Home » Leisure & Culture » Libraries consultation begins
Gill Heath Stafford Library
Cabinet member Gill Heath, pictured at Stafford Library, has welcomed the latest applications.

Libraries consultation begins

Three months of consultation over the best way forward for Staffordshire’s libraries begins today.

Discussions will include potentially using technology to maintain and extend opening hours with an automated service, increasing the number of community managed libraries and reviewing how the mobile and travelling service is used.

Although Staffordshire has 43 libraries, this review only applies to the 20 which are still directly managed and run by the county council.

Gill Heath, Staffordshire County Council’s Cabinet member for Communities, said:

We have worked hard in recent years to buck the trend of closures happening in so many other places and have succeeded in keeping all Staffordshire’s 43 libraries open and part of our statutory provision.

This consultation is about looking to the future and examining ideas already being used in other parts of the country to see how we can keep our libraries relevant to people’s changing needs.”

Since 2014, following extensive public consultation, 23 of the county’s libraries have been transferred, or are in the process of being transferred, to community groups which take over the management and day-to-day running of the building, while the council remains responsible for agreed utility bills and maintenance costs.

These 23 libraries are not being considered in this consultation. Gill Heath added:

The community-managed libraries are already doing good things in their neighbourhoods, evolving into flexible hubs adding other services local people want.”

People will be asked to comment on possible options for each of the remaining 20 libraries, specifically:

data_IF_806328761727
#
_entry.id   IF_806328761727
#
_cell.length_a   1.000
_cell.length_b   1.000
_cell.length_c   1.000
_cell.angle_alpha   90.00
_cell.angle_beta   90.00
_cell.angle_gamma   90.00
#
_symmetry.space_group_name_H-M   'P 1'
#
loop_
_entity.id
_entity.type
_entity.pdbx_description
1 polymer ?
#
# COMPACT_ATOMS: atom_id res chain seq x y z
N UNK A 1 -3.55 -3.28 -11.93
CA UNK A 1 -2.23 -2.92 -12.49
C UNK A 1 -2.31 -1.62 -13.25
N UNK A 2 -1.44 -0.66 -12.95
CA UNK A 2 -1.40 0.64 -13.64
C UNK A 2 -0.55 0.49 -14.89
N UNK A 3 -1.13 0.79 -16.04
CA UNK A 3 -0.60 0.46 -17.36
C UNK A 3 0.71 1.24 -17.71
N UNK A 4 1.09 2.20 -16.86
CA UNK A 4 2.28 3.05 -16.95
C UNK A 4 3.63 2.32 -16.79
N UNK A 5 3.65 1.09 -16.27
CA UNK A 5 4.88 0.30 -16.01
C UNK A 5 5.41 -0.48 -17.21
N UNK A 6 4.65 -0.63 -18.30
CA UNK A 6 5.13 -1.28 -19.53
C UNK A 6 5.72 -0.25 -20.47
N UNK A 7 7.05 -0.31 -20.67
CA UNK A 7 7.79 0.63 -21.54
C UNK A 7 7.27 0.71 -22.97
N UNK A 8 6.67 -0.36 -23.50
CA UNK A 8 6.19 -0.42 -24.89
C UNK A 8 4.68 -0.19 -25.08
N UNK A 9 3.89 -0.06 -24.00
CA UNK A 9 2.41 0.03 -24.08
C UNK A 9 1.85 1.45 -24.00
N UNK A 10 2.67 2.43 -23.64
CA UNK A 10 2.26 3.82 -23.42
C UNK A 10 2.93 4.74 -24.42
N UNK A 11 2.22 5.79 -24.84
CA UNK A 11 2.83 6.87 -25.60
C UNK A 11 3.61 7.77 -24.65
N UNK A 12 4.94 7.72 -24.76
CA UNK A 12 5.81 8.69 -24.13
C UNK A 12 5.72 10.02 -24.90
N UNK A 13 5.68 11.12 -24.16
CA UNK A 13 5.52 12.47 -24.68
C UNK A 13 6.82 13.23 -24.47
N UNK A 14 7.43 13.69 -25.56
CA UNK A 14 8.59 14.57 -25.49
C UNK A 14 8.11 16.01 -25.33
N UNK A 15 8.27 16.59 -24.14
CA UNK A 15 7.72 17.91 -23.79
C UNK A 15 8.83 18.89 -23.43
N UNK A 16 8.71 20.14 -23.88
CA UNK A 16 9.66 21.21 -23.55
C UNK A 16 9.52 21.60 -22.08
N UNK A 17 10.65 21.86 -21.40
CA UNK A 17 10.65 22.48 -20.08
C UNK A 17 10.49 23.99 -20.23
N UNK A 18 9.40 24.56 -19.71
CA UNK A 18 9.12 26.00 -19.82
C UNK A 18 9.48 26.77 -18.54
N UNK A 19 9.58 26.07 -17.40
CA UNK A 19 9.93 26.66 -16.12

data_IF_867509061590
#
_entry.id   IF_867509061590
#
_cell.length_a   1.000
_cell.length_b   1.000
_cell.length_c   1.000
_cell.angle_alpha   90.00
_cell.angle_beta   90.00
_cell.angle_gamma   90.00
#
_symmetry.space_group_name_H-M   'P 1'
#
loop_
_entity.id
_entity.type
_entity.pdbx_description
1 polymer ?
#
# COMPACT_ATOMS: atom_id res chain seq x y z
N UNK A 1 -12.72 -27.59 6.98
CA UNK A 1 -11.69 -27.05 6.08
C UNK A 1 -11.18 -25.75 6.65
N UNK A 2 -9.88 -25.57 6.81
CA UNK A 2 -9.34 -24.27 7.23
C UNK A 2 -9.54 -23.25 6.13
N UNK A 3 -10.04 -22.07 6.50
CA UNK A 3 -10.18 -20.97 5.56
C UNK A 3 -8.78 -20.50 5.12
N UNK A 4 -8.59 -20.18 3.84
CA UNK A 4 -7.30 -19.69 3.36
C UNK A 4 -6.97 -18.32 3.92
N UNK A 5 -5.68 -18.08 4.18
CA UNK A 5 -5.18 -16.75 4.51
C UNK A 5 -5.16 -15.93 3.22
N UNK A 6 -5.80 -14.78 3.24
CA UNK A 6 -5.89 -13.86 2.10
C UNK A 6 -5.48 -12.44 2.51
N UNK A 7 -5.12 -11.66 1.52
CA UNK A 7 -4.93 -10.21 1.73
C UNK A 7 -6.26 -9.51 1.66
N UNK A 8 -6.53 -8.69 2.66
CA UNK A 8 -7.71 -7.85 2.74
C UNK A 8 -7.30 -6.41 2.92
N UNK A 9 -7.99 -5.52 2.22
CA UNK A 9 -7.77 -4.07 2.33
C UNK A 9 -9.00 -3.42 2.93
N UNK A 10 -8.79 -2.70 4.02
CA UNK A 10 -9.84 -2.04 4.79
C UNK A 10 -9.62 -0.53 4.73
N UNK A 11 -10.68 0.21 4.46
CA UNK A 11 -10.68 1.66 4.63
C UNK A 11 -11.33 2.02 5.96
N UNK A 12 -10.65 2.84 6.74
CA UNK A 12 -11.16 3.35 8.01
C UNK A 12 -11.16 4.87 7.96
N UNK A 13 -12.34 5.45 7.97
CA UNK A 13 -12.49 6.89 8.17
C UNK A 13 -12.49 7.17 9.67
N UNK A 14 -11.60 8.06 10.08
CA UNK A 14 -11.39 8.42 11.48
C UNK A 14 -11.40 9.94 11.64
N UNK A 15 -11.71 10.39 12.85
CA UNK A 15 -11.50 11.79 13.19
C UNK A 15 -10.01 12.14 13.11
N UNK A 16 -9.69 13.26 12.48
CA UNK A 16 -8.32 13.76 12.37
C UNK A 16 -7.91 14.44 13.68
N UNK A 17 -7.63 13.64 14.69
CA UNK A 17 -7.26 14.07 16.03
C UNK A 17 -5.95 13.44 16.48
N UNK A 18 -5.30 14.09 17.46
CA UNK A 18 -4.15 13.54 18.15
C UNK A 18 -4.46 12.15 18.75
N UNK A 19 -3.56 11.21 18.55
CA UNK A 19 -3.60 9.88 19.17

• maintaining and extending existing opening hours by using technology to allow registered users access to the library outside core hours. No library would become completely self-service;
  • maintaining and extending existing opening hours by using more volunteers;
  • becoming a community-managed library, where a group takes over the management and day-to-day running, with access to all the council’s library resources, while the authority remains responsible for agreed utility bills and maintenance costs.

All 20 libraries involved in the process will be considered for the options involving maintaining and extending existing opening hours. They are: Biddulph, Burntwood, Burton, Cannock, Cheadle, Clayton, Codsall, Eccleshall, Kidsgrove, Leek, Lichfield, Newcastle, Penkridge, Perton, Rugeley, Stafford, Stone, Tamworth, Uttoxeter and Wombourne.

As well as the different ways of maintaining and extending existing opening hours, the four ‘least busy’ libraries will also be considered for suitability to become community-managed libraries. They are Cheadle, Clayton, Eccleshall and Penkridge.

Gill Heath said:

Nothing is set in stone, but we want to talk to different communities about different ideas and discuss the possibilities for the way forward.”

Consultation lasts until April 1 and there will be events, advertised locally and at www.staffordshire.gov.uk/connectedlibraries , at every county council managed library and at 10 mobile and travelling library stops.

People can also use the same website to leave their comments, fill in a questionnaire at any library, or email connectedlibraries@staffordshire.gov.uk to have their say.


Notes for editors

With the equivalent of 160 full time staff and nearly 800 volunteers, as well as 43 libraries, the county runs seven prison libraries, a schools service, and two mobile libraries, plus a larger travelling library and digital service.

The 23 libraries already part of the community managed library scheme are at: Audley, Barton, Baswich, Blythe Bridge, Brereton, Brewood, Cheslyn Hay, Glascote, Great Wyrley, Gnosall, Heath Hayes, Hednesford, Holmcroft, Kinver, Knutton, Loggerheads, Norton Canes, Rising Brook, Shenstone, Silverdale, Talke, Werrington and Wilnecote.